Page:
Assemblyman Micah Kellner will have a fight on his hands if he wants to keep his Upper East Side seat.
Cory Evans, an adjunct professor at Baruch College and a former chess prodigy, will likely be joining the scrum of candidates challenging Mr. Kellner, a lawmaker reeling from sexual harassment allegations.
In a sign of Mr. Evans’ viability, a source close to the candidate said he’ll report having $250,000 in his campaign war chest today, a relatively imposing sum for an assembly race.
“I am exploring the opportunity to run for local office,” Mr. Evans said in a statement to Politicker. “The support I’ve received from community leaders, Democratic activists and donors has been incredibly encouraging.”
Mr. Kellner has been the subject of controversy since this summer, when sexual harassment allegations emerged as he was running for the City Council. Mr. Kellner eventually lost that race to now-Councilman Ben Kallos but did not have to give up his assembly seat in the bid.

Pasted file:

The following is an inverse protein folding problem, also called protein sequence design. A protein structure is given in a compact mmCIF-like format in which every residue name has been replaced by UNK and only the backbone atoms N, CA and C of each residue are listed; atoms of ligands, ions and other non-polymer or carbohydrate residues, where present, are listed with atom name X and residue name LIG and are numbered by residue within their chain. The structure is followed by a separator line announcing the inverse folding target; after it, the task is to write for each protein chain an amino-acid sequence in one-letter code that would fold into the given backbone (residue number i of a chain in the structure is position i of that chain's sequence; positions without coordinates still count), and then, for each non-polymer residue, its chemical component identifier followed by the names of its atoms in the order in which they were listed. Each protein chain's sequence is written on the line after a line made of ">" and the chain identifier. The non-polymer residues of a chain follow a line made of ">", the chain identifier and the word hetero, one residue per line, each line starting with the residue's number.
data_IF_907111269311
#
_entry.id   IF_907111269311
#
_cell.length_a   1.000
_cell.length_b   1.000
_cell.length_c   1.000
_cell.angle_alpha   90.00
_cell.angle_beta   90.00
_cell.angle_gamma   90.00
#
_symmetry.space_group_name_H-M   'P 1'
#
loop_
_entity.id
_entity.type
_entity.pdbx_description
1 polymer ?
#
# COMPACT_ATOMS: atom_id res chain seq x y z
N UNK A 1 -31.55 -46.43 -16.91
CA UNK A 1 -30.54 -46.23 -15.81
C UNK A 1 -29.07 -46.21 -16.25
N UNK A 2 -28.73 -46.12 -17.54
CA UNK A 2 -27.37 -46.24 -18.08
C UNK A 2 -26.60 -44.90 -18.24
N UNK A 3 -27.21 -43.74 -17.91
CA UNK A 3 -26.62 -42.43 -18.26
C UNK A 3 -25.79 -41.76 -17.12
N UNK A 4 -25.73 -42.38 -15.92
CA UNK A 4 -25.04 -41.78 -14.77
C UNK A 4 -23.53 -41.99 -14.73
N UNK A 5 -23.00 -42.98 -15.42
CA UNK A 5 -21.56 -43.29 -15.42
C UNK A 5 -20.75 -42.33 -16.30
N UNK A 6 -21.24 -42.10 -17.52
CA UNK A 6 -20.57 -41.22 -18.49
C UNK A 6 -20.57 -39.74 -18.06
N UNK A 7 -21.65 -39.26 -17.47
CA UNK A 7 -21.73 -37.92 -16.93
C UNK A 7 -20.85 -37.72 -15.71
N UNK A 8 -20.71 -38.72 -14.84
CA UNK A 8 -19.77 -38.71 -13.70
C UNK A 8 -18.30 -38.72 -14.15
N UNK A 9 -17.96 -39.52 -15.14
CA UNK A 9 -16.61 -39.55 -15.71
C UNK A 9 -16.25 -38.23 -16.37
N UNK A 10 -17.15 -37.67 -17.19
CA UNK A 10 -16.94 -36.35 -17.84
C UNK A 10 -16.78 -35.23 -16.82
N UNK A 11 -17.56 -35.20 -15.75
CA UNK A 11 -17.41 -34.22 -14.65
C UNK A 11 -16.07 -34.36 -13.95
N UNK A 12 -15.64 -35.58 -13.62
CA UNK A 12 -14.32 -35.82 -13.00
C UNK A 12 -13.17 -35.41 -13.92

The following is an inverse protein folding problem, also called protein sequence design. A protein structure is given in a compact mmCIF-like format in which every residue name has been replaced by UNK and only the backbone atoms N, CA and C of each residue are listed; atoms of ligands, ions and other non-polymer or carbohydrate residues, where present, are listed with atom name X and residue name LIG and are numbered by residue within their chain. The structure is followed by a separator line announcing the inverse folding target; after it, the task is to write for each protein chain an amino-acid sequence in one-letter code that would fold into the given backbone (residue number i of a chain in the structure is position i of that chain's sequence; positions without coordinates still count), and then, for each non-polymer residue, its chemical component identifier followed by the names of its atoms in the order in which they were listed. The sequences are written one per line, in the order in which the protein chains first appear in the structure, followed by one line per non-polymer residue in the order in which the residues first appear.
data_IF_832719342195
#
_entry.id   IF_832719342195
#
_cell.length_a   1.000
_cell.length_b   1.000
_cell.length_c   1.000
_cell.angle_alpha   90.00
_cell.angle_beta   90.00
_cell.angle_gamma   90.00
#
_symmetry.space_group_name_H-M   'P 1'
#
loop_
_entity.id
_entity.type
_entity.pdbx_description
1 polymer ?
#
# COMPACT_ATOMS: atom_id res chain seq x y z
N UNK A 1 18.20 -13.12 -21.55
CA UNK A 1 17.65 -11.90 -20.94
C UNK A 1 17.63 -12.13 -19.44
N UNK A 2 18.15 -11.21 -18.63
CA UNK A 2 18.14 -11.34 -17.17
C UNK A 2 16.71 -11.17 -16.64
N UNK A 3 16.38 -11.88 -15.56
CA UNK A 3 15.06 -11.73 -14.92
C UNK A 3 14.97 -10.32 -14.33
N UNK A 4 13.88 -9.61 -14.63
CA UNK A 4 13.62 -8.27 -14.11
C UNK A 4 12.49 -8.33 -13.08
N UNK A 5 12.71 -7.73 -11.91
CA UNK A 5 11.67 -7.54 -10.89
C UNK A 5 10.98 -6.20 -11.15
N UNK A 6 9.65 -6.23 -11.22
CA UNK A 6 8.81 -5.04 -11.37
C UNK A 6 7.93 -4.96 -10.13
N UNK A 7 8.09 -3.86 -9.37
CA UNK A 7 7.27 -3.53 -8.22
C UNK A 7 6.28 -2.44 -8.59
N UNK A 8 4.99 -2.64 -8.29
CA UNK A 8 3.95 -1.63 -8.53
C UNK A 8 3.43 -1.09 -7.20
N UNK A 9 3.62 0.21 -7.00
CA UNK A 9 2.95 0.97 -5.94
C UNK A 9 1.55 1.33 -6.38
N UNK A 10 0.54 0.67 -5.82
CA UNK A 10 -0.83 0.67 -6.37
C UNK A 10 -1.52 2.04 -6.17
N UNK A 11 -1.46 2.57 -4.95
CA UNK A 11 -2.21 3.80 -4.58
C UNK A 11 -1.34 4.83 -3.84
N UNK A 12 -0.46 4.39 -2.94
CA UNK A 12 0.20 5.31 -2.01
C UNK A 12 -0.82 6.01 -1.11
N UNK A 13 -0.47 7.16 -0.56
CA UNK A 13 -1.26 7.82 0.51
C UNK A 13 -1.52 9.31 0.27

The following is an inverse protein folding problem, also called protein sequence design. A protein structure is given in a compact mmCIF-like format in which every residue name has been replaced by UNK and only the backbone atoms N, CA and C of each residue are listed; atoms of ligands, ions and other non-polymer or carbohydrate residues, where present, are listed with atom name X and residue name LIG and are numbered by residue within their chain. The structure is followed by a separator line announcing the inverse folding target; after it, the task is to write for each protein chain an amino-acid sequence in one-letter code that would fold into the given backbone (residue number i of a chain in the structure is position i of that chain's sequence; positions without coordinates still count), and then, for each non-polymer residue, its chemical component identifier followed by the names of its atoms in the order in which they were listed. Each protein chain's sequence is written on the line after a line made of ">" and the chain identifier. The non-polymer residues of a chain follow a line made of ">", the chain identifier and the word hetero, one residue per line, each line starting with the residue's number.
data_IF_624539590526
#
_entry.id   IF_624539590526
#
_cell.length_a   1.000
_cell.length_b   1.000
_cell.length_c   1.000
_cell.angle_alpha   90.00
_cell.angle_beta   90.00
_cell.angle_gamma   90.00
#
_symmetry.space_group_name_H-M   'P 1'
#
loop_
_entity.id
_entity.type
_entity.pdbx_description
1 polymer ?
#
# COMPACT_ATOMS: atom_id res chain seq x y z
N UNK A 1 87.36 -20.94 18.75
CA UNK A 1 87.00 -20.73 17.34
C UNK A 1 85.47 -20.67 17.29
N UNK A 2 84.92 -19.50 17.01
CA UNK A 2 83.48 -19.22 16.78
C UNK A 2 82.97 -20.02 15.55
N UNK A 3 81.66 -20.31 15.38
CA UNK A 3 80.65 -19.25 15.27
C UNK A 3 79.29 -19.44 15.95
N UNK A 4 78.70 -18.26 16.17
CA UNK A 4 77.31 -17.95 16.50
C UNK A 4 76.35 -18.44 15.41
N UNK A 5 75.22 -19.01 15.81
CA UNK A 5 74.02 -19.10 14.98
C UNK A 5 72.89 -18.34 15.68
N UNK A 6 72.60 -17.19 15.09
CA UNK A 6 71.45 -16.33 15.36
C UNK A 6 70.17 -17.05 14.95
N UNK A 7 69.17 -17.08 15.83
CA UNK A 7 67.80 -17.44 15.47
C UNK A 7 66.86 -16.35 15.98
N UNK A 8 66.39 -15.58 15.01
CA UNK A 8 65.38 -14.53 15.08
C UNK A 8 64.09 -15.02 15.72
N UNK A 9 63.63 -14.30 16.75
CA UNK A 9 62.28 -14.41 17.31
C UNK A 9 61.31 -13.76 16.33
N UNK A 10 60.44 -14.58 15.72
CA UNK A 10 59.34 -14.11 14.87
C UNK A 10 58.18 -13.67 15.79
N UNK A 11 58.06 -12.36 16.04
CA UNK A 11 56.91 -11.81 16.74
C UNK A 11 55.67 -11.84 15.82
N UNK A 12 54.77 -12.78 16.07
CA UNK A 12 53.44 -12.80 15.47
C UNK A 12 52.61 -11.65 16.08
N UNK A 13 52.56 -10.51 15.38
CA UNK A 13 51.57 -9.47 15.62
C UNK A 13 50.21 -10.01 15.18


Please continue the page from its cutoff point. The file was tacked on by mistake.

Recently, Mr. Kellner was stripped of his committee chairmanship after an assembly investigation found him guilty of violating the assembly’s anti-sexual harassment rules. Mr. Kellner, who has maintained his innocence, is appealing the ruling and says the investigation was flawed and did not provide him due process.
As a relatively vulnerable incumbent, Mr. Kellner may draw as many as four challengers. Insiders in the district are also touting Gus Christensen, an investment banker, as another serious threat to Mr. Kellner. Other candidates include David Menegon and Ed Hartzog, creating a divided field that could split an anti-incumbent vote, benefiting Mr. Kellner.
But it’s still not clear what Mr. Kellner’s plans are. If he were to step down and Gov. Andrew Cuomo calls a special election, the local Democratic establishment will pick a nominee. Mr. Evans, a community board member with ties to the establishment, could be a front-runner for that nomination, sources said.
Mr. Kellner did not immediately return a request for comment.